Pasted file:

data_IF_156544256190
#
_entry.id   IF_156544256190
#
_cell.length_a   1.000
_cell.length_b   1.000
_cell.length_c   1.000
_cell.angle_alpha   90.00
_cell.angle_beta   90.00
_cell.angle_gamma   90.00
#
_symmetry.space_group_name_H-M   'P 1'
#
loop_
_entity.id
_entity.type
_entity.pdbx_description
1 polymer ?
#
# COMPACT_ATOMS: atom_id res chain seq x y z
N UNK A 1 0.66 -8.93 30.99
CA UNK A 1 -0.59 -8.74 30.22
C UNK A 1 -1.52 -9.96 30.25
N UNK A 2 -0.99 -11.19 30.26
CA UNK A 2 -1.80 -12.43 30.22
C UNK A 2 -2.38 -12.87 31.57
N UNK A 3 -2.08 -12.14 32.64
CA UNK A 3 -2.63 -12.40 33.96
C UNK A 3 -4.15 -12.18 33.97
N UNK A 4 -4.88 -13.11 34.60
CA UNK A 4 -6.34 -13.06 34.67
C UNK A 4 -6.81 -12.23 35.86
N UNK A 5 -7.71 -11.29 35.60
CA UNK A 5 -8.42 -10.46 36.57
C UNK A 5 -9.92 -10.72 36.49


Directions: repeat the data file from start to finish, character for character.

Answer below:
data_IF_156544256190
#
_entry.id   IF_156544256190
#
_cell.length_a   1.000
_cell.length_b   1.000
_cell.length_c   1.000
_cell.angle_alpha   90.00
_cell.angle_beta   90.00
_cell.angle_gamma   90.00
#
_symmetry.space_group_name_H-M   'P 1'
#
loop_
_entity.id
_entity.type
_entity.pdbx_description
1 polymer ?
#
# COMPACT_ATOMS: atom_id res chain seq x y z
N UNK A 1 0.66 -8.93 30.99
CA UNK A 1 -0.59 -8.74 30.22
C UNK A 1 -1.52 -9.96 30.25
N UNK A 2 -0.99 -11.19 30.26
CA UNK A 2 -1.80 -12.43 30.22
C UNK A 2 -2.38 -12.87 31.57
N UNK A 3 -2.08 -12.14 32.64
CA UNK A 3 -2.63 -12.40 33.96
C UNK A 3 -4.15 -12.18 33.97
N UNK A 4 -4.88 -13.11 34.60
CA UNK A 4 -6.34 -13.06 34.67
C UNK A 4 -6.81 -12.23 35.86
N UNK A 5 -7.71 -11.29 35.60
CA UNK A 5 -8.42 -10.46 36.57
C UNK A 5 -9.92 -10.72 36.49